Students should NOT depend on the possibility of working on or off campus to finance their education in the U.S
Upon arrival, students in lawful F-1 status are permitted to work on campus for no more than 20 hours per week.
The availability of campus jobs is not guaranteed; however, nearly 60 percent of international students have campus jobs.
F-1 students are NOT permitted to work off campus and doing so is unlawful.
F-1 students may be eligible to work off campus after one academic year as part of the practical training component of the F-1 status. In order to apply for Practical Training, international students must attend one of the informational workshops conducted by CISP.
Apply only for a position that meets your skills and capabilities. This includes your English verbal skills. Example, if an accounting position is needed, an engineering or computer information systems student need not apply if they do not have the skill. You will have a higher rate of success if you fit the employers picture of what they want.
Most hours available for work have been set by the employer. Analyze if they fit into your schedule before applying for the position as most employers will not compromise their timetables to meet your schedule.
Most positions will take you through training so that you can perform the duties better. Employers will hire students who are willing to keep the position for the duration of their studies so that they may not waste time and resources training. Please apply for jobs that you really want and will be available in the long term.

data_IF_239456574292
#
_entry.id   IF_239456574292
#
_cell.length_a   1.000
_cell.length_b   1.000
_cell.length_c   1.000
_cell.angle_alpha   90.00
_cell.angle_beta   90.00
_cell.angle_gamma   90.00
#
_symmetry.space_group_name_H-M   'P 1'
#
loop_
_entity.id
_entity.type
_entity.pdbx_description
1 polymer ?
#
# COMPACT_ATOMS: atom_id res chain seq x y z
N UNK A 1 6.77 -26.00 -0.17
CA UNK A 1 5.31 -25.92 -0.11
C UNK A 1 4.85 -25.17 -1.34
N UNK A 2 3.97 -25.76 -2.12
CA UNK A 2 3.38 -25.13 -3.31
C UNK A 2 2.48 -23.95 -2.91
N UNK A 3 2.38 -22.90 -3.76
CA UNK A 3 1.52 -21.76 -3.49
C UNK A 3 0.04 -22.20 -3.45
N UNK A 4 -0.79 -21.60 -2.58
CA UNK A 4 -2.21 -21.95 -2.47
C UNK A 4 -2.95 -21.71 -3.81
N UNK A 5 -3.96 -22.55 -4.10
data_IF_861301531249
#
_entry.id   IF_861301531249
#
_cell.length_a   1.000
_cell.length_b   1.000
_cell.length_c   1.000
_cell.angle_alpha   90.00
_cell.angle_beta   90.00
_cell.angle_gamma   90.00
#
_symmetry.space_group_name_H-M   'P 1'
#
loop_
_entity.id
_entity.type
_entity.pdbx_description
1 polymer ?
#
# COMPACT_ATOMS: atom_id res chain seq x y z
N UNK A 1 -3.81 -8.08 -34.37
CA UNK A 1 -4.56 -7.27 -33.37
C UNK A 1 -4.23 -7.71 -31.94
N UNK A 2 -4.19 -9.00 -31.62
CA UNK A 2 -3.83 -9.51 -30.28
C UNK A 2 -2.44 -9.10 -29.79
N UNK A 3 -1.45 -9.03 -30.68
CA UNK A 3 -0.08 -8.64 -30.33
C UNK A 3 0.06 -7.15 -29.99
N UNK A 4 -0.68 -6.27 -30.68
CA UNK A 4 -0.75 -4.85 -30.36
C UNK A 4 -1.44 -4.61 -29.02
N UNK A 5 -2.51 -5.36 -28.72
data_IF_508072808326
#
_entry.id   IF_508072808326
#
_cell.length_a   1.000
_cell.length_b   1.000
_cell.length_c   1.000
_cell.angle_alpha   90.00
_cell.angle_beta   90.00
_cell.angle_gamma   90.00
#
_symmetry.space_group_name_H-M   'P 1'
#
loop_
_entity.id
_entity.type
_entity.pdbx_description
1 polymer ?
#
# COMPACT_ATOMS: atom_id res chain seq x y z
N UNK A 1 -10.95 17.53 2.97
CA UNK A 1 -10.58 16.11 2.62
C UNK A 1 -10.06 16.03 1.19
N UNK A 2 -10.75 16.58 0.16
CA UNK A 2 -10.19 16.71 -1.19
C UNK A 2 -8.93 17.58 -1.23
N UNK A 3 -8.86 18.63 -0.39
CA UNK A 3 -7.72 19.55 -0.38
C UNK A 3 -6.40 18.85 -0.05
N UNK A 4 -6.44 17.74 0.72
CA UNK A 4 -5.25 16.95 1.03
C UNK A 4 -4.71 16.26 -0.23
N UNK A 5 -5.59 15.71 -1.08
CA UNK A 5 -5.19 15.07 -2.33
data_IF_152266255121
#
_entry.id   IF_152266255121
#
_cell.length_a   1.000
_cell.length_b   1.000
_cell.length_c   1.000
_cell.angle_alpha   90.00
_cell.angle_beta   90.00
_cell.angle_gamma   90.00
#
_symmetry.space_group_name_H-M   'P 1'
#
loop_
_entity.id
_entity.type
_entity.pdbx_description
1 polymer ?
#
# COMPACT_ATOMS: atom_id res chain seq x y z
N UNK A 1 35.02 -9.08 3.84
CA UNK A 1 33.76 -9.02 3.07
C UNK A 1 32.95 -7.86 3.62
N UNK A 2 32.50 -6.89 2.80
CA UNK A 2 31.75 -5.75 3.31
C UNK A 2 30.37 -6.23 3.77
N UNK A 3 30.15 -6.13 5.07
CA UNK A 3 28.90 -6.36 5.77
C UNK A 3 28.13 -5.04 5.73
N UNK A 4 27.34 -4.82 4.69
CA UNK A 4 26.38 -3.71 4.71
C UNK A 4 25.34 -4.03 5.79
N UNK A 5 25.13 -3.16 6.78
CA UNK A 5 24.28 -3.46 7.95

Only commit to being available to work during the semester breaks if you are sure that you will be available.
Some students ask their employers to cheat by adding more hours than they actually have done into their time sheets. This is not only dishonest but a poor show of character.
Do not approach the employer as a group of students. Individuality and independence are what the employer is looking for so maximize on this and apply for a position on your own.
Hiring does not always follow the practice of "first come first served." Understand that the best qualified person for a job may or may not be the first person that applies.
Knowing that "image is everything," be smartly dressed when going job hunting. Your image will leave a better lasting impression of you than your resume does.
After you have applied and submitted your resume to the employer, refrain from making return visits to confirm your position and wait to be contacted by the employer.